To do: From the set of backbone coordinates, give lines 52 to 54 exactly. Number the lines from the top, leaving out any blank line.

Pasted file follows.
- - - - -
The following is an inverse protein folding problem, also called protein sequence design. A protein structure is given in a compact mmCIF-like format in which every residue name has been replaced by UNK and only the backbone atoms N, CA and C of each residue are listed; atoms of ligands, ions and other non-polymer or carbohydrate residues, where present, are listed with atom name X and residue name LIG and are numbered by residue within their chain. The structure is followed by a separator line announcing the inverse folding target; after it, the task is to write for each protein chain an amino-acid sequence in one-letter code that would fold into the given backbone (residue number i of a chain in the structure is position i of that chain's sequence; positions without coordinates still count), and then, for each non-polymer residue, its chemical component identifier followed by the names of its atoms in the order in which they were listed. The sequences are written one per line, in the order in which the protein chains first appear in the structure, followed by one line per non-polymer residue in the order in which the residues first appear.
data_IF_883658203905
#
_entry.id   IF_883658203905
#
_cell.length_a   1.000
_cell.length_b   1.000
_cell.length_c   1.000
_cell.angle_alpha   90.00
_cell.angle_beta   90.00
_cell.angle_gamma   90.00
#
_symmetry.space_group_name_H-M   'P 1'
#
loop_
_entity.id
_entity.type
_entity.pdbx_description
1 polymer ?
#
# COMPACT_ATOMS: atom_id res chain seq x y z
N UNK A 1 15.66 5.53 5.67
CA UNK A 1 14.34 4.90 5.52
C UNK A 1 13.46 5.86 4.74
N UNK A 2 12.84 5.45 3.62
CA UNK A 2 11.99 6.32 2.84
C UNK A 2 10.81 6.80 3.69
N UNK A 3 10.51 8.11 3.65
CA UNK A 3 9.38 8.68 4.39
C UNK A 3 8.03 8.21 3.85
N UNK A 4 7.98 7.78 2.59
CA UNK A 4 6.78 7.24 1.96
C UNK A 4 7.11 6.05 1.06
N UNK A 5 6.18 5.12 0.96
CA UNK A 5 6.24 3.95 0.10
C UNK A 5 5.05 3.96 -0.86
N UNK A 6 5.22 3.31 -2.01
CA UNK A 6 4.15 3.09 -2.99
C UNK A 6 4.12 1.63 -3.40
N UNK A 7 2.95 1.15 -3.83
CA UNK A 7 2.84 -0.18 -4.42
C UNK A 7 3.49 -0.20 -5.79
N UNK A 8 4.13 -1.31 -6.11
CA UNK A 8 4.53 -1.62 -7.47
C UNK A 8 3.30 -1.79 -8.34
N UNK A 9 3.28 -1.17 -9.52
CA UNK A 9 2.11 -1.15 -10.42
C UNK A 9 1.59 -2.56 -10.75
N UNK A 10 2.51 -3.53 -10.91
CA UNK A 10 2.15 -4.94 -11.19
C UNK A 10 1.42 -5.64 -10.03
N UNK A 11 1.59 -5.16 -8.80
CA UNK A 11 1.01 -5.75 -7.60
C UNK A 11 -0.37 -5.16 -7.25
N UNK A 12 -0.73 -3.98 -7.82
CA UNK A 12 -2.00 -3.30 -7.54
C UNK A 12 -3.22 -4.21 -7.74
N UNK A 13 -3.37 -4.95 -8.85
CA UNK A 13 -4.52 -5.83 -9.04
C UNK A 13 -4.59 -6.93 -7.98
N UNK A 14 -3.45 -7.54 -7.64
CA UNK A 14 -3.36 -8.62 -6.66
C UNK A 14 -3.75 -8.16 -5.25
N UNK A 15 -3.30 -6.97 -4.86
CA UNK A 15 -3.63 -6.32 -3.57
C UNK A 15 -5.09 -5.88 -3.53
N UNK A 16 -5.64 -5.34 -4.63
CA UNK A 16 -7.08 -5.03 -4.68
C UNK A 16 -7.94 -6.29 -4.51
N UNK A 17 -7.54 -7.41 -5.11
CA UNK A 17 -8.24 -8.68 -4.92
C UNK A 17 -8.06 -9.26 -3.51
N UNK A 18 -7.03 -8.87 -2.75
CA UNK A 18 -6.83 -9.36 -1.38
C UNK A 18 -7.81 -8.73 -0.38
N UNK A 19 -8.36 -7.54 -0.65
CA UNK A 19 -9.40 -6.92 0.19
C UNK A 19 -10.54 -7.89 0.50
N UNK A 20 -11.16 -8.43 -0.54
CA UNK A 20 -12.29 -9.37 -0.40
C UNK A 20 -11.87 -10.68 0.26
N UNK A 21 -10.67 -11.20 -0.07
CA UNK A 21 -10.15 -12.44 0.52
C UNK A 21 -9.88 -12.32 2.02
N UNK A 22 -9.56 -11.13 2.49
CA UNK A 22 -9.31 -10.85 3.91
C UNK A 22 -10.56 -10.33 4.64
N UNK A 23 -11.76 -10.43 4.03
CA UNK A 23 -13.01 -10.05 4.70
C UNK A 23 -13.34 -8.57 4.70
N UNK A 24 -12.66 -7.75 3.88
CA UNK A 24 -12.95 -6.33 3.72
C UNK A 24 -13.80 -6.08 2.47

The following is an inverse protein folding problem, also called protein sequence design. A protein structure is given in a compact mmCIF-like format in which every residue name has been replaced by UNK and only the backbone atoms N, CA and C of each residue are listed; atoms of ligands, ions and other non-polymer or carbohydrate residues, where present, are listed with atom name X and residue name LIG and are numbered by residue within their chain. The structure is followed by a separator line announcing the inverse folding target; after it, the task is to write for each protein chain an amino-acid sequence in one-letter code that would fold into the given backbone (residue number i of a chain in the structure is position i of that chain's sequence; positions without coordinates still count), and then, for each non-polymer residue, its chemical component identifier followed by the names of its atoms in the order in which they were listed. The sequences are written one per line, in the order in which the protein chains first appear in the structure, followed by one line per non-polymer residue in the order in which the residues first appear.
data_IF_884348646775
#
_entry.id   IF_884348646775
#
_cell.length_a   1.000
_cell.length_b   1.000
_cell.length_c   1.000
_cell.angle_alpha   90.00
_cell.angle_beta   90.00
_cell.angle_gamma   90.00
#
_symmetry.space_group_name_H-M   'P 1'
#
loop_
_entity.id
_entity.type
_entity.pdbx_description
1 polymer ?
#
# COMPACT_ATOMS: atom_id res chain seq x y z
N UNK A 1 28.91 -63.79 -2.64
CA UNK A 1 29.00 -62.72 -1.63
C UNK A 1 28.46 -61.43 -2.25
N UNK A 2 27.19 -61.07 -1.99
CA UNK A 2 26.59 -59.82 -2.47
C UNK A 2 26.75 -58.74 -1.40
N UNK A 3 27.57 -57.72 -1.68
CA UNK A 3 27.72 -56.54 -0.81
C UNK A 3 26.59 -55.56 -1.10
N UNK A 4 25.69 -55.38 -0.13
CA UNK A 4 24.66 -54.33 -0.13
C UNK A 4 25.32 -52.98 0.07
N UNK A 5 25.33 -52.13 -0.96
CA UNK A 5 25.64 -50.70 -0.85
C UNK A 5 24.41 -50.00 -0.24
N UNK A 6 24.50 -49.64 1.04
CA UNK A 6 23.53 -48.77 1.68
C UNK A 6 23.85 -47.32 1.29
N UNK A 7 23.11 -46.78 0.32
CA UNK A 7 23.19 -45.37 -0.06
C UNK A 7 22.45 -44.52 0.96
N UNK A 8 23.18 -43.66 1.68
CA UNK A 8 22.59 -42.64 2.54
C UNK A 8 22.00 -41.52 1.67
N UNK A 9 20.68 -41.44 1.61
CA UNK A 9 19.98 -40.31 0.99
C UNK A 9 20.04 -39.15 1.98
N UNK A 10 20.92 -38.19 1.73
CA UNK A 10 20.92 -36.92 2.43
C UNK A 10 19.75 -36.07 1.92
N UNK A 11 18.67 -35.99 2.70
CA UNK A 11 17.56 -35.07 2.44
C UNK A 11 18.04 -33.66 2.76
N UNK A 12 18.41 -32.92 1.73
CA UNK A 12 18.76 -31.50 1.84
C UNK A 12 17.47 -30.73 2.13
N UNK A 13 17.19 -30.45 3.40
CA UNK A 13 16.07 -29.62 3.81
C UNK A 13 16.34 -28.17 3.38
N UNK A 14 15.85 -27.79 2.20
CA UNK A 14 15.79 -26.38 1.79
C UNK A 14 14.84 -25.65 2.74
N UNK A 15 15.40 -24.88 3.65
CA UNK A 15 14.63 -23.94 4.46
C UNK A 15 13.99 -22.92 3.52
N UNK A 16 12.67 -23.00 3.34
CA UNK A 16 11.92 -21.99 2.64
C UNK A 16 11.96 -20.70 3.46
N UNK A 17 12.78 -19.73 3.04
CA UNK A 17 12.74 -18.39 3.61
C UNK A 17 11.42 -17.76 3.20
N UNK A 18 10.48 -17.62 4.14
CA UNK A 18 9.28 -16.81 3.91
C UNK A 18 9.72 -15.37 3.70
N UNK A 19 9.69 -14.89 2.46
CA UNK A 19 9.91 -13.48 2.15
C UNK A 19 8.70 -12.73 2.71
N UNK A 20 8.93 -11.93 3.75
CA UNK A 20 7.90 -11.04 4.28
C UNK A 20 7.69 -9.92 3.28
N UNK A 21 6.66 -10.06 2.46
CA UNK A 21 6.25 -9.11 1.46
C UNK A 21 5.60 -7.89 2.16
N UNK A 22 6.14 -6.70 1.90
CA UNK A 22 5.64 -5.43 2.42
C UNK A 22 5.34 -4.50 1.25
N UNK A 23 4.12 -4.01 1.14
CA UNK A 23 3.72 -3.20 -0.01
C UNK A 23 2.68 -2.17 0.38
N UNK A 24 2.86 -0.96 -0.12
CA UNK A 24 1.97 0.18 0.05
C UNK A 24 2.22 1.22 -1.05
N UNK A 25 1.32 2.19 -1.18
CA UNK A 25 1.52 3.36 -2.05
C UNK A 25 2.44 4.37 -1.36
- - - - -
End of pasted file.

N UNK A 11 1.59 -5.16 -8.80
CA UNK A 11 1.01 -5.75 -7.60
C UNK A 11 -0.37 -5.16 -7.25